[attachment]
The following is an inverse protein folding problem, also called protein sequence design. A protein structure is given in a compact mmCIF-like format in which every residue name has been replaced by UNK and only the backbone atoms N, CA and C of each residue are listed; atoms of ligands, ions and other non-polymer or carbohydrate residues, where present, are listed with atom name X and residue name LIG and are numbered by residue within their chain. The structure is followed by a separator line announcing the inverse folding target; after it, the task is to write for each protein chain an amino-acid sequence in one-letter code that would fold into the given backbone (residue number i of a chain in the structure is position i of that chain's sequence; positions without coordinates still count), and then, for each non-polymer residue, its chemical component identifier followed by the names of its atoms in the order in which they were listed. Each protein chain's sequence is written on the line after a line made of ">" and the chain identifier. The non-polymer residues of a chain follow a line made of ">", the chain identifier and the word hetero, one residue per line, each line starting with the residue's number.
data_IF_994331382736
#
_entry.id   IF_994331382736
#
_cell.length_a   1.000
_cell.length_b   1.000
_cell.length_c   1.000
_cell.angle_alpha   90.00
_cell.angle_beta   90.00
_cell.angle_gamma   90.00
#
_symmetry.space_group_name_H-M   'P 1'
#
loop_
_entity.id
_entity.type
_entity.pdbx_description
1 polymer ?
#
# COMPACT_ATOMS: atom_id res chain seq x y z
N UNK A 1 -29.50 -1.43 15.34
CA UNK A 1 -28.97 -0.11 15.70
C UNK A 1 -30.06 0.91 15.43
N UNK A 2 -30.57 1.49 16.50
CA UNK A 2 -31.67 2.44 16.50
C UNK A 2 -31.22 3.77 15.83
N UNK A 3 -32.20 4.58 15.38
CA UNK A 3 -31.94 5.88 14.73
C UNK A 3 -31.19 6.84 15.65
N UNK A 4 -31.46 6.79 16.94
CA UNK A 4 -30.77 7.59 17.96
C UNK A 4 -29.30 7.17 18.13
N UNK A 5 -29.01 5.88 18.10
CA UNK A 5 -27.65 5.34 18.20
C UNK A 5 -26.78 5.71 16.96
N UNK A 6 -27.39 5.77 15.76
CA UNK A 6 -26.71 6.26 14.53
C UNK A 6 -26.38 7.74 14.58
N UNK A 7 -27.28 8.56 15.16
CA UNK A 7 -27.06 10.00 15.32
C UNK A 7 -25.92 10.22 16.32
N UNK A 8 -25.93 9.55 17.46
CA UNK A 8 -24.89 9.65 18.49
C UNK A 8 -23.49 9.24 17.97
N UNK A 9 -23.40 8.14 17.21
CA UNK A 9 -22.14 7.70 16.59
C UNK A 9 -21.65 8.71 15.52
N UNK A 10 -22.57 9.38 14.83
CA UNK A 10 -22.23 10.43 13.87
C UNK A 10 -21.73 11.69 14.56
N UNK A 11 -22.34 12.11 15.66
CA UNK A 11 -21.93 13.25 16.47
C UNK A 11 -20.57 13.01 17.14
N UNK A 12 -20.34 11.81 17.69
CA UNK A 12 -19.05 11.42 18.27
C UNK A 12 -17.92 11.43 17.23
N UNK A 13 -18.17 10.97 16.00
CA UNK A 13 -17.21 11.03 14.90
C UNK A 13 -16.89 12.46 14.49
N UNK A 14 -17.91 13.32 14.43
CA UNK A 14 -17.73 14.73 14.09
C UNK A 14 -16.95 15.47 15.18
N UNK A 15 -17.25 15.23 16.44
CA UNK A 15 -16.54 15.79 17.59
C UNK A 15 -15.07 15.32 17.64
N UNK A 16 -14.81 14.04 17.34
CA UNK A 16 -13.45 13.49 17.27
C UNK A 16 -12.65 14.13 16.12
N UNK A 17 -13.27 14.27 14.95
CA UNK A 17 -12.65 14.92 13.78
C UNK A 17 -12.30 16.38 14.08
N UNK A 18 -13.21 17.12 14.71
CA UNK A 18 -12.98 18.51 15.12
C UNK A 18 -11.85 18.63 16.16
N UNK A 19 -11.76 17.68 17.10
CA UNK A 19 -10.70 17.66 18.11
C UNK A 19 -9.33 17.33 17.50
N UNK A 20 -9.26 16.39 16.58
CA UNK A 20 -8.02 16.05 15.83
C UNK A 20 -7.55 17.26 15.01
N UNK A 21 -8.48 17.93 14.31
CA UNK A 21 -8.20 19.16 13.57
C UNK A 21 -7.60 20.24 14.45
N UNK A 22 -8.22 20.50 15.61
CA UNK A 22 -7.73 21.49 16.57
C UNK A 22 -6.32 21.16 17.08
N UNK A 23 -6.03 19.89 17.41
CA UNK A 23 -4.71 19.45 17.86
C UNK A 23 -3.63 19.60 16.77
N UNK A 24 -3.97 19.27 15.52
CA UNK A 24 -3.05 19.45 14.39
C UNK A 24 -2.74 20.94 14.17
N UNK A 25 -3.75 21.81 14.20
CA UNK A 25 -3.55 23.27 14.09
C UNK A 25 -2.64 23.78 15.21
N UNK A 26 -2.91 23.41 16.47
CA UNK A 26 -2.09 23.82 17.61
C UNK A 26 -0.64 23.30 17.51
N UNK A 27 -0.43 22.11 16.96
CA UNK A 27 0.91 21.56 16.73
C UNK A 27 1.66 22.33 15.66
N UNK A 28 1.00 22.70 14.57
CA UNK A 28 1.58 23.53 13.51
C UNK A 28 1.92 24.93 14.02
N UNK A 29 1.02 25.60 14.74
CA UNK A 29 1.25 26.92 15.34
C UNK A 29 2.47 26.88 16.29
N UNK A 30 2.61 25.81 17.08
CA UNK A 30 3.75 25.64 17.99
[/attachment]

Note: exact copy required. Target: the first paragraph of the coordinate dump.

The following is an inverse protein folding problem, also called protein sequence design. A protein structure is given in a compact mmCIF-like format in which every residue name has been replaced by UNK and only the backbone atoms N, CA and C of each residue are listed; atoms of ligands, ions and other non-polymer or carbohydrate residues, where present, are listed with atom name X and residue name LIG and are numbered by residue within their chain. The structure is followed by a separator line announcing the inverse folding target; after it, the task is to write for each protein chain an amino-acid sequence in one-letter code that would fold into the given backbone (residue number i of a chain in the structure is position i of that chain's sequence; positions without coordinates still count), and then, for each non-polymer residue, its chemical component identifier followed by the names of its atoms in the order in which they were listed. Each protein chain's sequence is written on the line after a line made of ">" and the chain identifier. The non-polymer residues of a chain follow a line made of ">", the chain identifier and the word hetero, one residue per line, each line starting with the residue's number.